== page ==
Abby Stein was a girl trapped in an Orthodox boy’s body. It was something she had known from infancy – and was devastated when, aged three, her hair was cut of at her upsherin ceremony.
As one of 13 siblings, she describes herself as “a child who was mistakenly believed to be a boy”. But Abby – then known as Yisroel – could never reveal this, as her family is considered rabbinic royalty.
She is a tenth-generation Chasidic Jew descended from the Baal Shem Tov, the founder of Chasidism, and strict rules governed every aspect of her family’s life.
As she explains in her compelling book published today (Thursday), Becoming Eve: My Journey from Ultra-Orthodox Rabbi to Transgender Woman, she might have been born in New York city, but culturally, “I was raised in an eighteenth century Eastern European enclave in the heart of its capital, the Ultra-Orthodox Chasidic Jewish community in Williamsburg, Brooklyn.”
In her world of strictly-defined gender roles, aged six she was no longer allowed to play with girls – but she hated being with the boys. Aged four, she would take a pin to her private parts, angry at their existence, and used to recite the traditional blessing recited by girls.
She only learnt English seven years ago – her first language is Yiddish – and still speaks with a hint of an accent, while her knowledge of popular culture was non-existent, as her community forbade watching TV or reading of books or newspapers deemed unacceptable.
By the time she reached her teens, she had gained a reputation for being a troublemaker, and was questioning everything she knew.
“All these people were telling me I’m a boy and I know for a fact that’s inaccurate, so if they’re telling me about God and religion, what makes me think they’re not wrong there as well?” recalls Abby, now 28 and a trans activist.
But she craved knowledge and started reading widely. Aged 15, a rabbi told her she should learn about Kabbalah, which includes the idea that gender is fl uid and that the soul can be in the wrong body. She “cried like a baby” upon reading this.
Despite playing up in class, she was a gifted scholar, passing her rabbinic degree with relative ease. She tried to conform and was 18 when she married, revealing that she only learned about sex a few days before her wedding.
Two years later, the couple had a child, Duvid, who is nearly eight. “I’m a baby with a baby,” she tells me wryly.
This, and especially the brit milah (circumcision) ceremony, was her point of no return; having a child led her to the conclusion she could no longer deny who she was.
With the help of Footsteps, a non-profit organisation, she left the Chasidic community.
“When I left, it wasn’t because of gender, it was because I no longer believed in their lifestyle,” she explains. “I have so many issues with their philosophy, the way they practice and the abuses that are happening with their community.”
Abby, who read gender studies and political science at Columbia University, became estranged from her parents and community after transitioning.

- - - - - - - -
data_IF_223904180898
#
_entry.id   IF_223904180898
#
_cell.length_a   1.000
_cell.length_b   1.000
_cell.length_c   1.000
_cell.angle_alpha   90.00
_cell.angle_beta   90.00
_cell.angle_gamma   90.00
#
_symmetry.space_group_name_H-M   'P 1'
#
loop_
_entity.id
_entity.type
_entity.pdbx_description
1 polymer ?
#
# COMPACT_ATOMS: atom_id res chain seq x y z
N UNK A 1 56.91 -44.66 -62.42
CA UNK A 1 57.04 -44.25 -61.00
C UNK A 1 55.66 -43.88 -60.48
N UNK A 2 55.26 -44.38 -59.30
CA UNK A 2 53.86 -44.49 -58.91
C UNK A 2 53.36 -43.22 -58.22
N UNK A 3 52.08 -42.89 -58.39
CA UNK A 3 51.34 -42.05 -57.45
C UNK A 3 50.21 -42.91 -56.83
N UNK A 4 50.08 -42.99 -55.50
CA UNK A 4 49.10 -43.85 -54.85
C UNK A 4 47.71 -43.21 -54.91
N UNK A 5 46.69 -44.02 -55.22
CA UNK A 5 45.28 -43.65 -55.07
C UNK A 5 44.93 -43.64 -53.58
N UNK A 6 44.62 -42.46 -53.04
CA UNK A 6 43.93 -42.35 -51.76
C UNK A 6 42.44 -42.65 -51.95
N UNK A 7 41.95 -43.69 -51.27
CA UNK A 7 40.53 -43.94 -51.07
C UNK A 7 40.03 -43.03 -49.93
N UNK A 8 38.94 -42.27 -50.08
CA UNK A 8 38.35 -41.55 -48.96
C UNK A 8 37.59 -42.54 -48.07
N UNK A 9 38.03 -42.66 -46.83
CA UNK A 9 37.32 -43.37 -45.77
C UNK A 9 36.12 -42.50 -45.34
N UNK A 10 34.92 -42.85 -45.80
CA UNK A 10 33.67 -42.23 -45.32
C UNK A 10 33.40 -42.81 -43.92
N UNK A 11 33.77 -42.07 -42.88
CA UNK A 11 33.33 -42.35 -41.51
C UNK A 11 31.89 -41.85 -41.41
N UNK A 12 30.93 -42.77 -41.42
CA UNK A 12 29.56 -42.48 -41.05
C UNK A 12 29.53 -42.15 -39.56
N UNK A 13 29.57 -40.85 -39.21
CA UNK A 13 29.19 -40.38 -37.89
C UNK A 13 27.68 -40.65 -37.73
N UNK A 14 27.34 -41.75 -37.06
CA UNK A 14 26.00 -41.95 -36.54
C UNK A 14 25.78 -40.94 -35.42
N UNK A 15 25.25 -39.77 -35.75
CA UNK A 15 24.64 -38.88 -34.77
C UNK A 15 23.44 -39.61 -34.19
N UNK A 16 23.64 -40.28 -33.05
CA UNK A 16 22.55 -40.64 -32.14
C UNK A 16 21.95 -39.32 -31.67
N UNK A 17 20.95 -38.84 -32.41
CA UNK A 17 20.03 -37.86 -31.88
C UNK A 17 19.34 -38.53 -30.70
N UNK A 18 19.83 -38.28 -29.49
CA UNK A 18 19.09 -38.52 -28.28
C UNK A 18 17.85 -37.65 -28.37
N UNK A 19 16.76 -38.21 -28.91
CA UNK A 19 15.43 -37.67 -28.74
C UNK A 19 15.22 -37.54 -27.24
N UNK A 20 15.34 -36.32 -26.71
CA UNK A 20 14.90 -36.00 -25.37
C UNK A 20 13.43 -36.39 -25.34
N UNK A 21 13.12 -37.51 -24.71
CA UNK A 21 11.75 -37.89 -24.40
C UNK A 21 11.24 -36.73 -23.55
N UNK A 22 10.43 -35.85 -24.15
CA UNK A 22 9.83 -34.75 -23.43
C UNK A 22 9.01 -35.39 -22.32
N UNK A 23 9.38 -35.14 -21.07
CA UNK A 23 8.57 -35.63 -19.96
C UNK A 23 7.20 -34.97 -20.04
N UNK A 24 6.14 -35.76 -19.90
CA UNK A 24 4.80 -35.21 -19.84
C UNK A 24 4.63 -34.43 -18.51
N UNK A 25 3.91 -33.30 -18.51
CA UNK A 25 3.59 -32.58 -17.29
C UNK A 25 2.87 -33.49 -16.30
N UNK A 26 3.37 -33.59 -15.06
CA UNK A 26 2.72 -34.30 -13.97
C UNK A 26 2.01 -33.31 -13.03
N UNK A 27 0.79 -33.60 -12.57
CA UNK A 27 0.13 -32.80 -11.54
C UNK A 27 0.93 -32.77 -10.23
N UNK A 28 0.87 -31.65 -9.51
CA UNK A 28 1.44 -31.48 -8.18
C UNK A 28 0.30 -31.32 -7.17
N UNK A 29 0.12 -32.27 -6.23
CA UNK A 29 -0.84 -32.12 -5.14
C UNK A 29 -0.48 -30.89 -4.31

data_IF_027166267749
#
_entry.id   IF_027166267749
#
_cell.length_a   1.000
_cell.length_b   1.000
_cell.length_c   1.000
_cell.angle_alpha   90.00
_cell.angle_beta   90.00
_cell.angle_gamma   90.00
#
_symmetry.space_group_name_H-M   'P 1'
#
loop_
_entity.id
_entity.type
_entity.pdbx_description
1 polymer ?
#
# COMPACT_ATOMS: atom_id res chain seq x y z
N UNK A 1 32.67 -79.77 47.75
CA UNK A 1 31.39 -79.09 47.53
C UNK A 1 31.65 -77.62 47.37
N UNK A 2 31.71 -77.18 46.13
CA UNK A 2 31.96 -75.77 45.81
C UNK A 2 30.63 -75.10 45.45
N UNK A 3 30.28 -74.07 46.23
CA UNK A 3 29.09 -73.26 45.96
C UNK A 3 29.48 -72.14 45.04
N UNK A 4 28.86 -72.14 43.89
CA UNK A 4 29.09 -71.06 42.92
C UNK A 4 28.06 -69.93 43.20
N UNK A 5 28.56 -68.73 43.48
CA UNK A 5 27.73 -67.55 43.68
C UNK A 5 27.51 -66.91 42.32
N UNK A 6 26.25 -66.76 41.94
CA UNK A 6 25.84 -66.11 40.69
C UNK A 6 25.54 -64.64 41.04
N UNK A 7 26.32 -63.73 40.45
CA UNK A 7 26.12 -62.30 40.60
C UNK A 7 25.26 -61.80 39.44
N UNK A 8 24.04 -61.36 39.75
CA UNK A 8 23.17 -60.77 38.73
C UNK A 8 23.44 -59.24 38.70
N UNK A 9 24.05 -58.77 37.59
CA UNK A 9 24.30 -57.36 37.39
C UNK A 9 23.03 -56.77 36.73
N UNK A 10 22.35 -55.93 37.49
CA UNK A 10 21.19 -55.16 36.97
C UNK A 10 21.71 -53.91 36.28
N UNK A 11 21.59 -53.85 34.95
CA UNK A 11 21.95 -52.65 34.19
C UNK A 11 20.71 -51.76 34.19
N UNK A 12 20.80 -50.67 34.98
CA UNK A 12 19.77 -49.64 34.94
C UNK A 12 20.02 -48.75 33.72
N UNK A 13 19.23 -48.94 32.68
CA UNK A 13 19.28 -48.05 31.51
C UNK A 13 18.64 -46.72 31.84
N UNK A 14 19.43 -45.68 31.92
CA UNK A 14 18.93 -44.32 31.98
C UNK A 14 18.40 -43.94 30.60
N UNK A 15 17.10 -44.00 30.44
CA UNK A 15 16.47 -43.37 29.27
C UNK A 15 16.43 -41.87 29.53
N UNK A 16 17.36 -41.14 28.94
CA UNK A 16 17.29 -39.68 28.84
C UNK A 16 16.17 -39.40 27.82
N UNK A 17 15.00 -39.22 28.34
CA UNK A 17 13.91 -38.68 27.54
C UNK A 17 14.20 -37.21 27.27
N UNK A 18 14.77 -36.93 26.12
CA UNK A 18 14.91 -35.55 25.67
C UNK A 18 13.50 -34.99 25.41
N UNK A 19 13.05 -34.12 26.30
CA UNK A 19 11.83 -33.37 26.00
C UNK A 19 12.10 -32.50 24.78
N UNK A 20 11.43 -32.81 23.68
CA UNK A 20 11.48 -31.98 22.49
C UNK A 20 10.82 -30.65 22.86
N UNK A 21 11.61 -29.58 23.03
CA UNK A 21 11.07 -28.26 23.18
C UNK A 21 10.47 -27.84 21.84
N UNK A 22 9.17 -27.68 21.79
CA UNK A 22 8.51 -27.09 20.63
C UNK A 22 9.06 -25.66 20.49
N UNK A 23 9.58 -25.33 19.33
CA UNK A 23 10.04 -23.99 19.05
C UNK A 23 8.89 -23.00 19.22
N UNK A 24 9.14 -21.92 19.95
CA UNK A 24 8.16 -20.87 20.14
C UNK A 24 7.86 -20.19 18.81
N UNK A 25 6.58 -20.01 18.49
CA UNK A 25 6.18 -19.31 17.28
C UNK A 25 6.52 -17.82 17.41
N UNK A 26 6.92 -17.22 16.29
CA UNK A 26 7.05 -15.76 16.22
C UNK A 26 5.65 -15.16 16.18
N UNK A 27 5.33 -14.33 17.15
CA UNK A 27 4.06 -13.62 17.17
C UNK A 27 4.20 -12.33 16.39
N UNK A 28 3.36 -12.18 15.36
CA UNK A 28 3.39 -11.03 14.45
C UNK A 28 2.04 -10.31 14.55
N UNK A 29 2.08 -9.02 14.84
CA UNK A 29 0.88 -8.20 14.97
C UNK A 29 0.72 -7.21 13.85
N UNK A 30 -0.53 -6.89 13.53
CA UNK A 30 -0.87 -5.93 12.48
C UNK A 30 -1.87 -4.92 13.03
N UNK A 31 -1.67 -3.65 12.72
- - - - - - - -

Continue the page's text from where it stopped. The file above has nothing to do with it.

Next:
She came out as transgender in 2015, and was given her new name, Abigail (Abby) Chava, at Romemu, a Jewish Renewal, egalitarian synagogue in New York City, where she now lives.
She penned her book, having found blogging about her journey to be therapeutic and with the intention of preventing others feeling isolated like she had, until the age of 20.
“Before I came out, there was not a single person who grew up Chasidic who has come out as trans,” she tells me. “I think it’s going to help a lot of people in that community; there will be people who will secretly read it and go ‘oh, this is something that exists’.”
Having previously taken hormone replacement therapy, I ask whether she has undergone gender reassignment surgery. “When people ask the details about my physical transition, unless you’re my doctor or I’m planning to date you, it’s none of your business,” she says, not unkindly.
We move on. What does Judaism mean to her now? “It means a lot of things. I love it,” says Abby, who works in public policy. She lights Shabbat candles weekly and says she celebrates, rather than observes, Shabbat in her own way.
Does she believe in God? “Define belief, and define God, and we’ll talk,” she retorts. She’s not being disingenuous; she has probably given more thought to this question than most people, dissecting it to fi nd meaning in the spiritual.
“I don’t think the God version I grew up with exists, the bogey man in the sky, who is going to get really angry if I switch on the light on Shabbat – I do not relate to that in any way.
“However, if you’re going to talk about a God that is divine, that seems a lot like more like something I can relate to.”
Could she not have suppressed her feelings and not rocked the boat, I ask. “They’re more than feelings,” Abby clarifies. “It’s an identity. It’s who I am. I’m not acting anymore. I think I acted for the first 24 years. Now I’m just living.”
After she transitioned, she was shunned by most of her family and she receives hate mail.
She was also shocked at the amount of sexism women have to put up with. But despite all that, she has no regrets.
“I try to focus on the good parts. Hands down, the past four years have been the best four years of my life, in every single way,” she a rms.
“My old community doesn’t talk to me, but I have closer, more intense friendships than I’ve ever had.
“I have two siblings who have a relationship with me, as well as 10 or 15 cousins out of a few hundred.
“I like to focus on the reality that most people my age only have two siblings, and 15 cousins, that’s a huge family.
“My life is better than anything I have could have ever imagined. Yes, there are struggles, but there’s an old Chasidic saying that if your life is just a straight line, then you’re dead.
“It just means that I’m alive.”
Becoming Eve: My Journey from Ultra-Orthodox Rabbi to Transgender
Woman by Abby Chava Stein is published by Seal Press, priced £25